Every shack should have at least one. This type of tuner has been around for a while. While the Z-match can take on several variations, what distinguishes it from other circuits is that it is a resonant circuit that uses a fixed inductor. Some Pros and Cons Why the popularity? Here are some advantages that the Z-match design offers: Matches balanced loads without the use of lossy baluns. Being a parallel resonant circuit, the Z-match can provide some band-pass filtering for your receiver and harmonic attenuation for your transmitter.
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Years back, I did a write-up on a simple, random wire antenna made from a foot roll of speaker wire from a local dollar store. I had a similar roll of wire in my junk box, so I set out to see if I could build another useful portable antenna from it. This time out, I wanted to build something more elaborate than a random wire. After some sketching with a pencil and paper, I came up with this simple portable delta loop. There are certainly better ways to construct a delta loop.
However, I just wanted to see if I could build a functional antenna using only cheap speaker wire. For the next band below the fundamental, he suggests connecting the feeder wires together and using it like a random wire.
Given that I constrained myself to a foot roll of speak wire, I scaled my antenna for the 20M band. Using the formula, divided by the frequency in megahertz, I calculated a total length of 71 feet That would leave some of the two-conductor wire for an improvised balanced feeder.
Feeding the delta loop in a corner with the apex of the loop pointing up , gives the antenna vertical polarity with a low take-off angle. However, this antenna is still quite useful at practical heights in the field. Since a tuner will always be necessary, I expended no effort trying to optimize the design. Measure off Place a small zip-tie around the wire at this point. Separate the Strip and solder the loose ends of the Put some electrical tape or shrink tubing over the splice.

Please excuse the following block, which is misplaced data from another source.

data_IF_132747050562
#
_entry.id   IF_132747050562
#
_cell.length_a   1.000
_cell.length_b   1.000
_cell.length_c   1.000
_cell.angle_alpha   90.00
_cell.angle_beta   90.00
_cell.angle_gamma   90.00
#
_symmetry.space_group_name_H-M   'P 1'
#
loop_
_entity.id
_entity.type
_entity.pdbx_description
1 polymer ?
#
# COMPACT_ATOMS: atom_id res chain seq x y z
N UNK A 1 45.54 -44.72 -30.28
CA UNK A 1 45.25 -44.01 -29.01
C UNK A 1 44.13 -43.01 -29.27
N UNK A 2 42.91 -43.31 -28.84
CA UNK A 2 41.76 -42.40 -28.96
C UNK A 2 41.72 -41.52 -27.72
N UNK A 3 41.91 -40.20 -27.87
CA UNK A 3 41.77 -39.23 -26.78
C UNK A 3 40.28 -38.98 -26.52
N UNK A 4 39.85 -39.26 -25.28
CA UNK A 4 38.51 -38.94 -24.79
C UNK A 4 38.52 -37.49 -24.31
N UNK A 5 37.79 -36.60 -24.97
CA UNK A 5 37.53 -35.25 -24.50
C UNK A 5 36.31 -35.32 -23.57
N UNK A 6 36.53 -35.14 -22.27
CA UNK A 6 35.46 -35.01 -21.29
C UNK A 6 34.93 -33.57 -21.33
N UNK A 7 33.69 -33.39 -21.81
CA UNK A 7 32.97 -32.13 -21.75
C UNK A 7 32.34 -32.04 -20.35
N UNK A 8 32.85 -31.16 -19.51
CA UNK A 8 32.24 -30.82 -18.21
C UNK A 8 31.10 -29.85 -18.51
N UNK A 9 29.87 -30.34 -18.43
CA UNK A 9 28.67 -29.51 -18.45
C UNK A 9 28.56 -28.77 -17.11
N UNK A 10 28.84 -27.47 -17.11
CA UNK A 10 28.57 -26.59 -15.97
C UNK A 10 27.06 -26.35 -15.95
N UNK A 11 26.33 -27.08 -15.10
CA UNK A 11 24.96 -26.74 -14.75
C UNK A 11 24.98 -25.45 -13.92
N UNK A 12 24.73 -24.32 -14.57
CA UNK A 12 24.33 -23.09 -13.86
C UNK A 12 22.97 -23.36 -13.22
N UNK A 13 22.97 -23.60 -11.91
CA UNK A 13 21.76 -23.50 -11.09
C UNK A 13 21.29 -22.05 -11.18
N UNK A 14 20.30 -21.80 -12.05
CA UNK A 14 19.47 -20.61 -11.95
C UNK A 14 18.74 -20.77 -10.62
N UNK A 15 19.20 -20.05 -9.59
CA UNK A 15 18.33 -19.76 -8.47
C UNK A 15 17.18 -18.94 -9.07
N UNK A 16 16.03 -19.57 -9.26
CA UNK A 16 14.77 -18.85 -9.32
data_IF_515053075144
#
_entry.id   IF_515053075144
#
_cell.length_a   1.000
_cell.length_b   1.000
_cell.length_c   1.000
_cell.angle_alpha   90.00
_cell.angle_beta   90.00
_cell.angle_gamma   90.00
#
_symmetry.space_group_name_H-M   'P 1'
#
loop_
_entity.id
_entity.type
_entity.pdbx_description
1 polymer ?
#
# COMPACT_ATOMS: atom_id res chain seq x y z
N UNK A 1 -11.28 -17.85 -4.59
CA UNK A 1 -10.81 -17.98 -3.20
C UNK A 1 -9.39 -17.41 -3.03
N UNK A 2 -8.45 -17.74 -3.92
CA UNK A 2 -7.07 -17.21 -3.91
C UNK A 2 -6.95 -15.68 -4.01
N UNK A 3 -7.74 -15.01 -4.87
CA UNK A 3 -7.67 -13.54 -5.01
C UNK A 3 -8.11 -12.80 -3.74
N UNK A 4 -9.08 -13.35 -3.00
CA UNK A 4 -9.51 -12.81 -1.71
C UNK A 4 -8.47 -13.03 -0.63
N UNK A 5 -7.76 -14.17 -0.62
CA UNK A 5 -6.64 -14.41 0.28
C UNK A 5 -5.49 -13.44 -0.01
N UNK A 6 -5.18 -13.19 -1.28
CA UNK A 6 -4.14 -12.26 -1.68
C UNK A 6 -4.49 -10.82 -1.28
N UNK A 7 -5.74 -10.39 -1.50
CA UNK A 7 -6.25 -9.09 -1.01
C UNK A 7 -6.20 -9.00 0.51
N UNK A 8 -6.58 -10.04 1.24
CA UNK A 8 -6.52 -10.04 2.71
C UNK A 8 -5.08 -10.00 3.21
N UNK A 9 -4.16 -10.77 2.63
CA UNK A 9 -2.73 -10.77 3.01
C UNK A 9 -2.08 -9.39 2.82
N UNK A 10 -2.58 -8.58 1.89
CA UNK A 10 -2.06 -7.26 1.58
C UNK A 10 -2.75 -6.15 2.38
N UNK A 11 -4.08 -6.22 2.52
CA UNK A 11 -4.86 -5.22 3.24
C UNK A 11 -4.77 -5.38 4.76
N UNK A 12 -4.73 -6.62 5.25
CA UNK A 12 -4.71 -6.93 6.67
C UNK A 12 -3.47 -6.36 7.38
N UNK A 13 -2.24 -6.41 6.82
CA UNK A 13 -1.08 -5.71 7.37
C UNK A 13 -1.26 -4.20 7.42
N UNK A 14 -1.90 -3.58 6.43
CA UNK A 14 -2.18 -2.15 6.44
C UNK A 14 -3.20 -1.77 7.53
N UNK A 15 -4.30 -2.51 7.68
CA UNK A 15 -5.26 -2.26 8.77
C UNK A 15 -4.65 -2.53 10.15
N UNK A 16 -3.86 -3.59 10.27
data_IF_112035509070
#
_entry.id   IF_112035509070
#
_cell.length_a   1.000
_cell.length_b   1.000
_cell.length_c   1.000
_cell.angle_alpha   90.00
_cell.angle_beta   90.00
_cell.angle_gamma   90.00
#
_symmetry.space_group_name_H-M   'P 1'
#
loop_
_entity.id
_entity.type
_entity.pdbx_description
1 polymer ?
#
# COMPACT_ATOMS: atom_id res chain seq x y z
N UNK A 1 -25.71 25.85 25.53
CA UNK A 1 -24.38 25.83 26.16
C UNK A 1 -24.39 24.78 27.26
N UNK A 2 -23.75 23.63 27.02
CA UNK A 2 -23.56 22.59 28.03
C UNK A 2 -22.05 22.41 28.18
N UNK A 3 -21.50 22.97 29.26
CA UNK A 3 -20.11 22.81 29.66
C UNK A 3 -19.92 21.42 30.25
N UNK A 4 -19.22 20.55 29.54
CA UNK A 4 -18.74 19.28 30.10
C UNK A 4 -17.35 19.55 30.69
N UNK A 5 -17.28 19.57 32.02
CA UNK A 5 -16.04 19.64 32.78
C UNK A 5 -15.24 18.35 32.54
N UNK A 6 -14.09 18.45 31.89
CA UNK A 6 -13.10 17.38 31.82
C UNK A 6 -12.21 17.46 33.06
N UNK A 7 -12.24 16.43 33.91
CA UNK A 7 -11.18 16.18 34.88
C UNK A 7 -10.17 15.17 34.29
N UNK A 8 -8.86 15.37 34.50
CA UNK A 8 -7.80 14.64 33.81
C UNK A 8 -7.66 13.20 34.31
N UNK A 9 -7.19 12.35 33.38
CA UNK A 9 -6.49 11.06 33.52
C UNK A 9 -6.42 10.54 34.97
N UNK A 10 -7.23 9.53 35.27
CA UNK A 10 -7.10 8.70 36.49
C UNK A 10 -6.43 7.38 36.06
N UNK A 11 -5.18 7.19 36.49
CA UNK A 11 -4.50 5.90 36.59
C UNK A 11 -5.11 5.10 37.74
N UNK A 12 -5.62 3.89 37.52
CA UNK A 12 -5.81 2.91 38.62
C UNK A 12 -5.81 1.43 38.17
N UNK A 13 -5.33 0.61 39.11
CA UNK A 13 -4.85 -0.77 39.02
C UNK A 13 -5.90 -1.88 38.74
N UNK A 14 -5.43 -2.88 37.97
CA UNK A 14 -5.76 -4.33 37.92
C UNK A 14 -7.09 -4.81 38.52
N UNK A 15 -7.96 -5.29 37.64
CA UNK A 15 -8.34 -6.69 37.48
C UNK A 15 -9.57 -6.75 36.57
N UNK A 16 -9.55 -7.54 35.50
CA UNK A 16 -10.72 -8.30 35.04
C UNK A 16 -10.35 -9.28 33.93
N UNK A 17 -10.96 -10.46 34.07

Make 3 small loops in the wire, as shown in the diagram. You can see an example in the accompanying photo. These are going to be the attachment points.
Finally, install some spade terminals on the ends of the shorter conductors. These will be used to attach the antenna to your tuner or balun. Example attachment point. This is the feedpoint of the antenna. The two wires to the right are part of the loop antenna, while the wires towards the bottom serve as the balanced feedline. Deployment For my initial tests , I used a foot Jackite pole to support the antenna.
I only partially-extended the pole, such that the bottom of the antenna was about 4 to 5 feet off the ground. I used some nylon twine and a couple of tent stakes to tie off the two bottom corners.
This is the delta loop set up for my intial testing. The light-colored wires were difficult to photograph, so I enhanced them for visibility. The setup was somewhat more complicated than most portable antennas I use. I used a couple of large tent stakes to keep the feedline off the ground. I connected the antenna to my KX3 using a balun and a 1-foot piece of coax. I used a couple of large tent stakes to keep the balanced feedline portion of the antenna off the ground. I did have a usuable match between 7.
I was only about 50 yards away from some powerlines, but the loop seemed quiet on receive. I also made contacts with Missouri and wrapped up with yet another French station. From the signal report the last station gave me, this antenna appears to do reasonably well with DX on 20M running QRP.
Wrap-Up Although my initial outing with this antenna was promising, I need to spend some more time using it on bands other than 20M.
In any event, it was a fun—and cheap—antenna project. QST, 24— Share this:.
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